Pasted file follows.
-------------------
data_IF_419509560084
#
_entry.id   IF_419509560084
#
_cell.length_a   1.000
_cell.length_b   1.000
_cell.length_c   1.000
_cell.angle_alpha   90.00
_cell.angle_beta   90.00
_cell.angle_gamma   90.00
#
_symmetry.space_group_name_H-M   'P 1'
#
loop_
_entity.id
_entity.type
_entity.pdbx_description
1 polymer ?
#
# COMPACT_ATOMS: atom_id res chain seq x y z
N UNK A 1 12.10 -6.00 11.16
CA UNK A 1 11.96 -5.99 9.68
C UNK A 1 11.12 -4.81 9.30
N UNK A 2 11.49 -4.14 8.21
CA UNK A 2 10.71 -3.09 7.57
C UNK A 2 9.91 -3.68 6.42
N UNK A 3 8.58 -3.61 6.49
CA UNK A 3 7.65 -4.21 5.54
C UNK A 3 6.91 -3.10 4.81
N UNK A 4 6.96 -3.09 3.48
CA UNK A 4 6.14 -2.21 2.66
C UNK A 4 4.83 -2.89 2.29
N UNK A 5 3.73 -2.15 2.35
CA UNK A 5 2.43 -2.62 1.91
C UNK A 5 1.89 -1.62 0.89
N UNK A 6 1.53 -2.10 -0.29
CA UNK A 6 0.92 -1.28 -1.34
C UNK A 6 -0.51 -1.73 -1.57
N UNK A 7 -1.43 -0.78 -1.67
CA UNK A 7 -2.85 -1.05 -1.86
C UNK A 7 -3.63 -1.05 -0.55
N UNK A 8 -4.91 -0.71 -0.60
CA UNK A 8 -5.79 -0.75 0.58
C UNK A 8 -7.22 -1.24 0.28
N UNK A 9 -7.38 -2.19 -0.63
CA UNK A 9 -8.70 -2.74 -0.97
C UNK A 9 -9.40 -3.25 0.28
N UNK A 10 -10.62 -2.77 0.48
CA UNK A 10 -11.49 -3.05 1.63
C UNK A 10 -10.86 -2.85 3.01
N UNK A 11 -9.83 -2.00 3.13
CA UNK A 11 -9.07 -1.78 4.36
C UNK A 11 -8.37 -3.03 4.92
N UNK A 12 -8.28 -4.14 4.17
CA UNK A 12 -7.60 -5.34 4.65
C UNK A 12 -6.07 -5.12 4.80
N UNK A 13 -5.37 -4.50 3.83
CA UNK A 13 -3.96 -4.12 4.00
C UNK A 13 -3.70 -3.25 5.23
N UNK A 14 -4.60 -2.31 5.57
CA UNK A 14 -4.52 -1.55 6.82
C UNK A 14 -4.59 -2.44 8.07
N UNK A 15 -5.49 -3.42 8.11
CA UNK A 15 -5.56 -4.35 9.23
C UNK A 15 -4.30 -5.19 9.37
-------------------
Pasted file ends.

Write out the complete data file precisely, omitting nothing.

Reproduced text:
data_IF_419509560084
#
_entry.id   IF_419509560084
#
_cell.length_a   1.000
_cell.length_b   1.000
_cell.length_c   1.000
_cell.angle_alpha   90.00
_cell.angle_beta   90.00
_cell.angle_gamma   90.00
#
_symmetry.space_group_name_H-M   'P 1'
#
loop_
_entity.id
_entity.type
_entity.pdbx_description
1 polymer ?
#
# COMPACT_ATOMS: atom_id res chain seq x y z
N UNK A 1 12.10 -6.00 11.16
CA UNK A 1 11.96 -5.99 9.68
C UNK A 1 11.12 -4.81 9.30
N UNK A 2 11.49 -4.14 8.21
CA UNK A 2 10.71 -3.09 7.57
C UNK A 2 9.91 -3.68 6.42
N UNK A 3 8.58 -3.61 6.49
CA UNK A 3 7.65 -4.21 5.54
C UNK A 3 6.91 -3.10 4.81
N UNK A 4 6.96 -3.09 3.48
CA UNK A 4 6.14 -2.21 2.66
C UNK A 4 4.83 -2.89 2.29
N UNK A 5 3.73 -2.15 2.35
CA UNK A 5 2.43 -2.62 1.91
C UNK A 5 1.89 -1.62 0.89
N UNK A 6 1.53 -2.10 -0.29
CA UNK A 6 0.92 -1.28 -1.34
C UNK A 6 -0.51 -1.73 -1.57
N UNK A 7 -1.43 -0.78 -1.67
CA UNK A 7 -2.85 -1.05 -1.86
C UNK A 7 -3.63 -1.05 -0.55
N UNK A 8 -4.91 -0.71 -0.60
CA UNK A 8 -5.79 -0.75 0.58
C UNK A 8 -7.22 -1.24 0.28
N UNK A 9 -7.38 -2.19 -0.63
CA UNK A 9 -8.70 -2.74 -0.97
C UNK A 9 -9.40 -3.25 0.28
N UNK A 10 -10.62 -2.77 0.48
CA UNK A 10 -11.49 -3.05 1.63
C UNK A 10 -10.86 -2.85 3.01
N UNK A 11 -9.83 -2.00 3.13
CA UNK A 11 -9.07 -1.78 4.36
C UNK A 11 -8.37 -3.03 4.92
N UNK A 12 -8.28 -4.14 4.17
CA UNK A 12 -7.60 -5.34 4.65
C UNK A 12 -6.07 -5.12 4.80
N UNK A 13 -5.37 -4.50 3.83
CA UNK A 13 -3.96 -4.12 4.00
C UNK A 13 -3.70 -3.25 5.23
N UNK A 14 -4.60 -2.31 5.57
CA UNK A 14 -4.52 -1.55 6.82
C UNK A 14 -4.59 -2.44 8.07
N UNK A 15 -5.49 -3.42 8.11
CA UNK A 15 -5.56 -4.35 9.23
C UNK A 15 -4.30 -5.19 9.37